Malcolm Turnbull is a goner unless he can emulate John Howard’s Houdini-like skills by a mixture of shrewd backdowns, shameless vote-buying, ruthless opportunism and luck.
Mathias Cormann, captain of the Prime Minister’s praetorian guard, is hopeful Mr Turnbull can do just that.
On Monday, as the government tried to shrug off its 30th Newspoll defeat, Senator Cormann said “our position in the polls is actually healthier than what it has been in the period of the Howard government prior to John Howard winning election after election”.
It is true that in three of his four terms, Mr Howard looked gone for all money only to hang on or even increase his majority. A year out from the 2001 election, Mr Howard’s introduction of the GST cost him dearly – particularly its impact on petrol prices.
Mr Howard recorded a net approval of -36 per cent and even lost a “safe” Liberal seat in a byelection.
The reality is all Australian elections are close, even landslides in percentage terms. A 53 to 47 per cent two-party result can see a huge majority of seats go to the government with millions of Australians still voting for the other major party.
And it can happen, as it did for Mr Howard in 1998, that a party can win a majority of seats while recording less than 50 per cent of the vote. The latest Newspoll with its 52-48 result Labor’s way certainly has the government in the race.
But a closer examination puts the odds firmly in Labor’s favour.
Part of Senator Cormann’s defence was that Mr Turnbull remained popular.
Newspoll told a different story.
Both Mr Turnbull and Labor’s Bill Shorten are desperately unpopular. Fifty-seven per cent of voters gave them both the thumbs down in the latest Newspoll. Only 32 per cent approved of their performance.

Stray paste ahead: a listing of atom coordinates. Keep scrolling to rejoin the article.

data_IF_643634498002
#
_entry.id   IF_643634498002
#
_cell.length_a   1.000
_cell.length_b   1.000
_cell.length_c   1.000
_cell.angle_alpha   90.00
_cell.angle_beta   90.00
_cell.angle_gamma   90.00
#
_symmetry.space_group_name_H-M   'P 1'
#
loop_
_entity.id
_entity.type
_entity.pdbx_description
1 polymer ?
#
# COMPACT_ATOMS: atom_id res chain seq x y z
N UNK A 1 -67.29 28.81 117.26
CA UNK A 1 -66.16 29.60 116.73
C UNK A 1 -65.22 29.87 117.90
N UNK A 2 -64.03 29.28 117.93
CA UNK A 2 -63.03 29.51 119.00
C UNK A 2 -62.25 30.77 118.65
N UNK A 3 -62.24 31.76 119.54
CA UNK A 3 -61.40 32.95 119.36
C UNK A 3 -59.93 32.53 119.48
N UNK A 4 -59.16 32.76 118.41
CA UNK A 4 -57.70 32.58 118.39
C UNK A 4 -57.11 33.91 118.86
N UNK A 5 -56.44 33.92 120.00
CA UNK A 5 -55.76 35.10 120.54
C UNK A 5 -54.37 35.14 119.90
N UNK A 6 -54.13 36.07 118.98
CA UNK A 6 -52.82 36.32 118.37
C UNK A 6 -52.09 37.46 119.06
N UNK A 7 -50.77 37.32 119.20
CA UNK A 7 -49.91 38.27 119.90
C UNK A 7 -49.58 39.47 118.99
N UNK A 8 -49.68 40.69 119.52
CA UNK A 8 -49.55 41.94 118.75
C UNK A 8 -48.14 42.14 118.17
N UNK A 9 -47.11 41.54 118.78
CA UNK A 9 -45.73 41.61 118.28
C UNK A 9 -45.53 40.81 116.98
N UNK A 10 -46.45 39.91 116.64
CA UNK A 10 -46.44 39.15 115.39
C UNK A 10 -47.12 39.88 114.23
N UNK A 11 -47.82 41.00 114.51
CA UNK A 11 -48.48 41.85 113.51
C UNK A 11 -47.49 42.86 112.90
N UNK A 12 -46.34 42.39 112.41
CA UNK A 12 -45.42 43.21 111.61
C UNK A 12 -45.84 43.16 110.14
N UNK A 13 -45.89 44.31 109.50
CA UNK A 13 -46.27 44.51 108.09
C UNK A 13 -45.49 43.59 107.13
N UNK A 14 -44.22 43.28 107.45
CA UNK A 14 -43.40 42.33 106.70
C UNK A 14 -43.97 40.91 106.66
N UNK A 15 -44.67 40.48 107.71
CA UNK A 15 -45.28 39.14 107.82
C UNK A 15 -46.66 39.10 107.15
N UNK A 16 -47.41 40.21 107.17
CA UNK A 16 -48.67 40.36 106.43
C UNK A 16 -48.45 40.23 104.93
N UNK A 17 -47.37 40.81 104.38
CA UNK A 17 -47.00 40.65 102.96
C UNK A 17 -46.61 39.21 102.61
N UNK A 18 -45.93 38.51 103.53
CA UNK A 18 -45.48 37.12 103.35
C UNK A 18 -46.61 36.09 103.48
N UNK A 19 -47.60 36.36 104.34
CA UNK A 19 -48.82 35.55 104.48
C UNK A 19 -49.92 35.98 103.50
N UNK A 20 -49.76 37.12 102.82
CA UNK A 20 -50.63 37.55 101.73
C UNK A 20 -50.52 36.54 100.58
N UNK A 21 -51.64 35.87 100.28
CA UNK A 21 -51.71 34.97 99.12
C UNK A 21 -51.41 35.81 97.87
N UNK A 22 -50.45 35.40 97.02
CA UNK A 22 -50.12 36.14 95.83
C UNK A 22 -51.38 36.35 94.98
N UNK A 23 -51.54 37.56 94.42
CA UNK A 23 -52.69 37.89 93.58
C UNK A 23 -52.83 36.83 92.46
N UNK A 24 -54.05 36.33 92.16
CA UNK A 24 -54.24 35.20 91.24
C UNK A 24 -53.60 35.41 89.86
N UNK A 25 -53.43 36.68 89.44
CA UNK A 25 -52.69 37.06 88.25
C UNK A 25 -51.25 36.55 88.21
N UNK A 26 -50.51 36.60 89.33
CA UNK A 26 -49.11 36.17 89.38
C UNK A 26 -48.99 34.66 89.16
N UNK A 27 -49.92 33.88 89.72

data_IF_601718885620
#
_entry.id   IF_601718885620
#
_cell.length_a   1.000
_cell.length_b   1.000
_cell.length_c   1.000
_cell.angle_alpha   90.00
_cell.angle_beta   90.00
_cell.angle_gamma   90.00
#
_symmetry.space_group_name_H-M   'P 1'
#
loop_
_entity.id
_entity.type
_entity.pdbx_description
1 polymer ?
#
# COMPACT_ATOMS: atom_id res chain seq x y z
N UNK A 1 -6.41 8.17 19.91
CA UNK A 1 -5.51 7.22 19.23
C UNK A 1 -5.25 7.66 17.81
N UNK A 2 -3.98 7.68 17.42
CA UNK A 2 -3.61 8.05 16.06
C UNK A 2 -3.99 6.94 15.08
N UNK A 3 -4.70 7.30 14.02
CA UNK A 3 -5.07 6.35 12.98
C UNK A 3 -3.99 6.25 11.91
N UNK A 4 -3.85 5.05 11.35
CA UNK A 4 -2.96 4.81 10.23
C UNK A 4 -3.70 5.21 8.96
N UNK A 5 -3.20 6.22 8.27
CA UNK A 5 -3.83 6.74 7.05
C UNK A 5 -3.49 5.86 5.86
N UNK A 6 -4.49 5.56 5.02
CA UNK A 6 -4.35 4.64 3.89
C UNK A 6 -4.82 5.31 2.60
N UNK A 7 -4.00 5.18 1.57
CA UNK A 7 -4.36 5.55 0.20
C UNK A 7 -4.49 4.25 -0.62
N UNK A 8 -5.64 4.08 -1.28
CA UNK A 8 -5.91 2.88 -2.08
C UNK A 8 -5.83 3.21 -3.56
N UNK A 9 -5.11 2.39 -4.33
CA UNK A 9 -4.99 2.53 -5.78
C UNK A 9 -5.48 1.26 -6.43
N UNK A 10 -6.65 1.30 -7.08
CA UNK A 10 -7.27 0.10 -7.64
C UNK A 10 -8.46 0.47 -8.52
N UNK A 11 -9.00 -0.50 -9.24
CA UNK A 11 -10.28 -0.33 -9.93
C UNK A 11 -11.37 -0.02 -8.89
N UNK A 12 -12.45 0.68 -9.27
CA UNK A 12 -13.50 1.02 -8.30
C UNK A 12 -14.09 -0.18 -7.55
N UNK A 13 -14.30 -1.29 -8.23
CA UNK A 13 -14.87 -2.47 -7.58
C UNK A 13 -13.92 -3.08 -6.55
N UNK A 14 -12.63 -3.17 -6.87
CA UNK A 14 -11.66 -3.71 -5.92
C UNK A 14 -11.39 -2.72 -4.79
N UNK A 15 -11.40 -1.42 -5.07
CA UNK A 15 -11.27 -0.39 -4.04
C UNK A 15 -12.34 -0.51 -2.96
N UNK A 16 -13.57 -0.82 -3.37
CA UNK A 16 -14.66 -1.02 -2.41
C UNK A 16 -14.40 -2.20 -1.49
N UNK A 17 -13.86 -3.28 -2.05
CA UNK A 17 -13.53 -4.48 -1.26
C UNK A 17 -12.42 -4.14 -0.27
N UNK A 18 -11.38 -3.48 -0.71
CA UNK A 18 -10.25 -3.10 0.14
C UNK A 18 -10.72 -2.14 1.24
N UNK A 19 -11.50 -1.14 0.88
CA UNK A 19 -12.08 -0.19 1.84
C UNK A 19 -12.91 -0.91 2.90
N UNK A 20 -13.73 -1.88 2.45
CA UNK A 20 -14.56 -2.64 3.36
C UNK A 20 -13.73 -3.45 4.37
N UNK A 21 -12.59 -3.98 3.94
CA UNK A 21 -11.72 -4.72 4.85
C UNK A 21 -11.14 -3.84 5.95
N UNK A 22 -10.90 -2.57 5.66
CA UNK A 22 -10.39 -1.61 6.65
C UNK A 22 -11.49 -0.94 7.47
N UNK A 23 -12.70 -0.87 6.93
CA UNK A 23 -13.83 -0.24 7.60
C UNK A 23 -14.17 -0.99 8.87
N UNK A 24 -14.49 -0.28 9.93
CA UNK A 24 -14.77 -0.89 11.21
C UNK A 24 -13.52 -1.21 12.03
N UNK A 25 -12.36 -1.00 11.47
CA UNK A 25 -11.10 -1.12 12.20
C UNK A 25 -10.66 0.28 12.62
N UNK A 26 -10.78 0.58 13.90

And even in the preferred PM stakes Mr Turnbull had a mere two percentage point advantage – within the margin of error of the poll.
Throughout his 11 years in office, even when the storm clouds were dark, Mr Howard’s silver lining was the fact he led a disciplined, united government. Nothing could be further from the truth for Mr Turnbull.
In a piece of brazen defiance, Tony Abbott spent ‘Newspoll Minus Thirty Day’ against the backdrop of the closed Hazelwood coal-fired power station. He was there to fire barbs at the government’s energy guarantee policy and to claim the benchmark of his failure should not apply to Mr Turnbull – sort of.
“We shouldn’t obsess over polls,” Mr Abbott said. “I never did. I don’t think others should.”
There he let it be known that the only way to win an election “is to be the best possible government” and have “policies distinct from your opponents”. Oh, and the government had to be united.
Mr Turnbull, apparently, has failed on all points; The Liberals had to be “the party of low power prices, higher wages, more affordable housing” and the party of more coal.
And just to add to the frisson. Home Affairs Minister and leading light of the right, Peter Dutton, told separate interviewers his ambition was to be prime minister one day.
The highlight of the new national day of political excitement was Mr Turnbull admitting he regretted “making the remarks about 30 Newspolls at the time”.
The Prime Minister claims he has delivered on the good economic management he also promised then.
He has a lot more convincing of voters to do.
Paul Bongiorno AM is a veteran of the Canberra Press Gallery, with 40 years’ experience covering Australian politics.